Hands on: Samsung Slate PC Series 7

A slim, 11.6in tablet that runs Windows 7 and an Intel Core i5 CPU; great for business or pleasure

Samsung's Slate PC Series 7 runs Windows 7 and is powered by an Intel Core i5 CPU. It's a tablet that's both comfortable to use and powerful and we think it will become a popular model among business users as well as home users.

Samsung's Slate PC Series 7 runs Windows 7 and is powered by an Intel Core i5 CPU. It's a tablet that's both comfortable to use and powerful and we think it will become a popular model among business users as well as home users.

Samsung's Slate PC Series 7 has a hardened, 11.6in capacitive touchscreen with digitiser technology and it can be navigated with your finger or the supplied digitiser pen. In a brief hands-on session at Samsung's headquarters today, we were able to play with a pre-production sample of this tablet running Windows 7 Pro and a specially designed touch interface overlay. The overlay offers a touch-friendly way to launch popular apps and utilities and you can easily minimise it to get to the main Windows 7 interface if you wish.

The tablet is run by a low-voltage Intel Core i5-2467M CPU, 4GB of RAM and a 64GB solid state drive in its thin (13mm) chassis and it has vent holes and a small dynamically-controlled fan to keep the components cool. The battery is sealed inside the unit and has a 40 Watt-hour rating. We'll have to wait and see how long it can last, but it should do quite well, especially in standby mode, in which a snapshot of the current state of the system is saved to disk rather than RAM and then accessed as soon as the Slate is woken up -- similar to hibernation, but with much quicker start time (as we witnessed). Samsung says this helps to prolong the standby life of the unit.

The hardware itself felt great to hold (despite being a little creaky due to being a pre-production model) and we observed a very bright screen (it's rated at 400 nits) with wide viewing angles. The screen uses PLS (plane line switching) technology and has rated viewing angles greater than 170 degrees. We had no problems viewing the screen no matter which way we held the slate and the orientation of the screen changed automatically as we turned it. There is a dedicated button on the side for changing the rotation manually, too. There are cameras on both the front (2-megapixel) and rear (3-megapixel) of the unit and you get micro-HDMI, USB 2.0, micro SD and audio ports, too. You also get 802.11n Wi-Fi, Bluetooth 3.0, but 3G connectivity is optional.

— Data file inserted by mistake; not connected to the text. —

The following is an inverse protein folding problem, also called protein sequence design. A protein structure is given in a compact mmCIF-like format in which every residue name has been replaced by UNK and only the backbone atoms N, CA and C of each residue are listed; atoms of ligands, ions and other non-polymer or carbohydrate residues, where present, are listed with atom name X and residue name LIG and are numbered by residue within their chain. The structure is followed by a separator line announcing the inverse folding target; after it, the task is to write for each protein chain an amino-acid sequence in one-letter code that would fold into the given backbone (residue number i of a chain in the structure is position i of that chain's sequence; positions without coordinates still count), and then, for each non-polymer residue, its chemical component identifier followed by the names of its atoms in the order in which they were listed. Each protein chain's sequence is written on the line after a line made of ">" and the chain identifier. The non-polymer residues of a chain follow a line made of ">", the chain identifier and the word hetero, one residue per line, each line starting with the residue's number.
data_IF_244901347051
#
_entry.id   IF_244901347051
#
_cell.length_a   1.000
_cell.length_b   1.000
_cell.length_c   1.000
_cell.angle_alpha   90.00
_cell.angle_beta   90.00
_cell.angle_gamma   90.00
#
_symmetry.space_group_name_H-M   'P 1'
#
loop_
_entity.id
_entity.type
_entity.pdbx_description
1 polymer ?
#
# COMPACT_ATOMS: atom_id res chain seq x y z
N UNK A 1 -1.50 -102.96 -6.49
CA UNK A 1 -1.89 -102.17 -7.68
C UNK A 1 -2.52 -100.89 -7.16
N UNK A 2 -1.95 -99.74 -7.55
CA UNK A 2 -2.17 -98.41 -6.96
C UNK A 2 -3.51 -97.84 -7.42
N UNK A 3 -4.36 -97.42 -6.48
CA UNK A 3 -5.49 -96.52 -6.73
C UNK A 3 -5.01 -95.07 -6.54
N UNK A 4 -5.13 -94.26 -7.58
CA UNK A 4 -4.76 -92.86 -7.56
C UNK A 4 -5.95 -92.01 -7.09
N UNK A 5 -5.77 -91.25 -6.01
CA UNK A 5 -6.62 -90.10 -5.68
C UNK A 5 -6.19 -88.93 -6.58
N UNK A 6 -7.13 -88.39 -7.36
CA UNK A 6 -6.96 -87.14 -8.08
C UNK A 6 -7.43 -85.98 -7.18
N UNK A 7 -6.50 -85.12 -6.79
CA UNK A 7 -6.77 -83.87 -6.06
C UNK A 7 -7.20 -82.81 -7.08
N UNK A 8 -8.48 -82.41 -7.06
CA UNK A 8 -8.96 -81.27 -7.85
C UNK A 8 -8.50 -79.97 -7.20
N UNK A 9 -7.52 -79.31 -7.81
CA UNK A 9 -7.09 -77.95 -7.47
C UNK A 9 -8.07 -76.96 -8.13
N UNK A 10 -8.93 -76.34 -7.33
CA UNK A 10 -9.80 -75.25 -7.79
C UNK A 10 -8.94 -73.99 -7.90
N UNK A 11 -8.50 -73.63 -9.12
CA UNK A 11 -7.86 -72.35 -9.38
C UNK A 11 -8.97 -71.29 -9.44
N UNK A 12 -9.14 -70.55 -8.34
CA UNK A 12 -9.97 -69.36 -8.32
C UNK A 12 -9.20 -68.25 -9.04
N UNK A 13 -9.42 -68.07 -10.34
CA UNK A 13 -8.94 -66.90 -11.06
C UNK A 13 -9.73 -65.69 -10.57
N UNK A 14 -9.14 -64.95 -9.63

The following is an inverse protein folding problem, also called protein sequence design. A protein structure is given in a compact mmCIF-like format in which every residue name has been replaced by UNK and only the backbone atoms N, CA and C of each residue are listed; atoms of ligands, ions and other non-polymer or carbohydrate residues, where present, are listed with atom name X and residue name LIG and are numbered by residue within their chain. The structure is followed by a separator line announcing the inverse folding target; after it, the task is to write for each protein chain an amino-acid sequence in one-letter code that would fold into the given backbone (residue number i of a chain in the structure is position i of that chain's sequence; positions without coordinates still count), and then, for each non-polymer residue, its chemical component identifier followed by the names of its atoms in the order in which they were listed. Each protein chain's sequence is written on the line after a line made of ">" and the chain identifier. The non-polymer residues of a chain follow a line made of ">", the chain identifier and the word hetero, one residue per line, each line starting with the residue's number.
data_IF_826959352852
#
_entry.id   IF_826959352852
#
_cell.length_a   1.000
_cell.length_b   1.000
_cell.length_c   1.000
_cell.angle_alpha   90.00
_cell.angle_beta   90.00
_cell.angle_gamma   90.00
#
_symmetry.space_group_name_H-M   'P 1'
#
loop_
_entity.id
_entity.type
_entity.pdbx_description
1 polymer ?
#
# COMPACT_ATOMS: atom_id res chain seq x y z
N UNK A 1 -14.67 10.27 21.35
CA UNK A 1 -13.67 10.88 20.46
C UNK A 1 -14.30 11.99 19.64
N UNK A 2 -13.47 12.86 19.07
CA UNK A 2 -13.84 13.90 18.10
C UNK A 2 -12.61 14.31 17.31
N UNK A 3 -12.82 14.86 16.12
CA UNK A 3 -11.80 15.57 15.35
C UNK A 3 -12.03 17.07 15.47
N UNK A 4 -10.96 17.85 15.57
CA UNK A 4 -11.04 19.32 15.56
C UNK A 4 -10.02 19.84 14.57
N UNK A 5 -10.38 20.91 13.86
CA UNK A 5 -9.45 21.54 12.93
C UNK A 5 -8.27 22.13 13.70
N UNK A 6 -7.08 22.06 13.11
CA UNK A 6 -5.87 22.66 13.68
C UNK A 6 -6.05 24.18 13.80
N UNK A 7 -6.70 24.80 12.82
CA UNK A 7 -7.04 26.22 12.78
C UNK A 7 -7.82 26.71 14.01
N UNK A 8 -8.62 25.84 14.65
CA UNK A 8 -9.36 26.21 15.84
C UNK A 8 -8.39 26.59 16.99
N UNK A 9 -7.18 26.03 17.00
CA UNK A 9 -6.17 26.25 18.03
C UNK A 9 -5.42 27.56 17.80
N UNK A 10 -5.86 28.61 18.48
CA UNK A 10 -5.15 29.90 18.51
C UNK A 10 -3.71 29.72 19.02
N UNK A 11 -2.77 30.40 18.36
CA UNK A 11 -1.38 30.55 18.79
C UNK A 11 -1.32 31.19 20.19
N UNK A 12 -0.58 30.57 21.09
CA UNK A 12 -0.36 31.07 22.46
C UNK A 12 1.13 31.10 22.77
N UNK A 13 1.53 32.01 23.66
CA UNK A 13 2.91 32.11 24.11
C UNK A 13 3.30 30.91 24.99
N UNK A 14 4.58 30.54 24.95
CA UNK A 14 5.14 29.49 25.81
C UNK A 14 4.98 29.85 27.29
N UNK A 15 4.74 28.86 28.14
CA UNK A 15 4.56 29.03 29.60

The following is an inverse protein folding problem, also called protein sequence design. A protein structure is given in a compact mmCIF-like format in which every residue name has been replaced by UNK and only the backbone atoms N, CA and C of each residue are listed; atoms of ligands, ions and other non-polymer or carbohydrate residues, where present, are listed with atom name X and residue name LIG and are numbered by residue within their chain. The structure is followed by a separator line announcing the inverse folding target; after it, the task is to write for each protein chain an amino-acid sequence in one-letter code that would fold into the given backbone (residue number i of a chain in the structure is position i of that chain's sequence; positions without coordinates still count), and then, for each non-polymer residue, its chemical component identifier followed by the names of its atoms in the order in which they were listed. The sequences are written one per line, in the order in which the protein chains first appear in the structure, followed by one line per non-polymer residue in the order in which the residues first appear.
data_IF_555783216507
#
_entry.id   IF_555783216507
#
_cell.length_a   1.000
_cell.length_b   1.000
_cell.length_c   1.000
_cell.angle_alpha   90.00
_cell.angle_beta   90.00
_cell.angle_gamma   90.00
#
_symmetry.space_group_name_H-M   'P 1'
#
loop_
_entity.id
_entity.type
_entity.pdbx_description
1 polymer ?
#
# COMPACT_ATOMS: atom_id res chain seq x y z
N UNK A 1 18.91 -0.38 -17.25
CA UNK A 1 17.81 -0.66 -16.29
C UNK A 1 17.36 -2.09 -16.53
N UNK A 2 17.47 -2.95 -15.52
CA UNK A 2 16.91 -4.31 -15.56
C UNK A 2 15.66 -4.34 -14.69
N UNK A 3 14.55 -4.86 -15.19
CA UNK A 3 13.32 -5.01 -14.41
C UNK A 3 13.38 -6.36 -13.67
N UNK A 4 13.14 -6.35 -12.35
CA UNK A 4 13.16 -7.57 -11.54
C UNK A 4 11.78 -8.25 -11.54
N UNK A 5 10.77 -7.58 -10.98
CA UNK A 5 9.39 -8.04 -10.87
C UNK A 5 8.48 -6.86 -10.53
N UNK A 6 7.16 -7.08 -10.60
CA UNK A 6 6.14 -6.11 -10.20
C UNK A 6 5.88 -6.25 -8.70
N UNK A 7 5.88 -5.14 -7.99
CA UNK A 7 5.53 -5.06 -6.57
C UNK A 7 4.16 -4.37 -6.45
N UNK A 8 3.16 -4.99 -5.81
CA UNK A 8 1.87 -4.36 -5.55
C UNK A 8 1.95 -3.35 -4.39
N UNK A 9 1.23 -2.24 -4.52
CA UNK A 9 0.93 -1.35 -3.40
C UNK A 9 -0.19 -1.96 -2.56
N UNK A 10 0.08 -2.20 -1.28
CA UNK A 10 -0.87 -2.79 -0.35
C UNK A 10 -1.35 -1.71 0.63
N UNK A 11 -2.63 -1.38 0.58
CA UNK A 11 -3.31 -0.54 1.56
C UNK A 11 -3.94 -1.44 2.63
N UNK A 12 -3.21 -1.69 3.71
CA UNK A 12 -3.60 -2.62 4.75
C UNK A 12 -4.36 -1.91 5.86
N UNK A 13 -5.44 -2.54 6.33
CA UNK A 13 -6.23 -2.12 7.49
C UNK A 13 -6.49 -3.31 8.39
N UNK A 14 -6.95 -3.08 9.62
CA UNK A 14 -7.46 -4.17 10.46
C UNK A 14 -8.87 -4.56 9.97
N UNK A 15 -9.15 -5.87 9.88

Accessories for the Slate include a little dock and a Bluetooth keyboard that can transform it into a regular computer -- and because it runs Windows 7 and has a speedy Core i5 CPU in it, it does feel like a normal computer when you use it this way. The dock also supplies Gigabit Ethernet, USB 2.0 and HDMI, as well as power. Because the dock is so small though, we had to attach it by bringing it up to the Slate and plugging it in while holding both devices, rather than just dropping the Slate into the dock as it rested on a flat surface. But this is because the dock is so light, which is key if you want to take it travelling with you.

We think that anyone who needs a tablet device as well as a notebook (or anyone who has been considering a tablet-convertible notebook PC) might be drawn to this product because of its speed and keyboard accessory. Unlike tablet-convertible notebook PCs, the Slate PC Series 7 is not bulky and the touch interface doesn't seem to be an after-thought. It also has fast start-up and resume capabilities.

Perhaps the most positive aspects of this slate PC are its size and performance. At 11.6 inches and just under 900 grams, it felt very comfortable to hold and the system seemed swift during our brief time with it. It's a device that we think will be great for hand-written notes. We could easily take notes on it while resting the palm of our hand on the screen and its accuracy was as good as we've seen from other tablet PCs. It uses Windows 7's built-in tablet features for handwriting recognition, so you can insert your scribbles into Word or whichever applications you want to use. If you're a graphic designer, you might even want to give it a go as a drawing pad; however, it might not be an optimal device for high-end graphics programs.

Basically though, we think this device is bound to find its way onto the wish lists of not only business users (and integration into existing business networks should not be a problem due to the use of Windows 7 instead of Android) but also home users and students who want something that can be used to create content in addition to consuming it. You can easily sit in front of the TV while using this slate PC to write notes or browse the Web.

The only thing that might be a hindrance for many people is the price point, but for a slate that runs a Core i5 CPU in such a thin chassis, and for something that runs Windows 7 as well as a custom touch interface, we think it will compare well against tablet-convertible notebooks PCs from the likes of Fujitsu (which is perhaps the most prolific brand when it comes to tablet-convertibles) and other notebook vendors. In terms of form factor, its closest competitor will probably be Lenovo's ThinkPad tablet, which runs Android, and Fujitsu's Stylistic, which runs Windows 7 Pro but is very underpowered due to its Intel Atom CPU.

The Samsung Slate Series 7 is not meant to compete against the iPad or any Android tablet devices. During our brief hands-on session, we thought it looked good and felt comfortable to use and we see it as being a valuable productivity tool in addition to a media consumption device. We can't wait to give it a full review.

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Elias Plastiras
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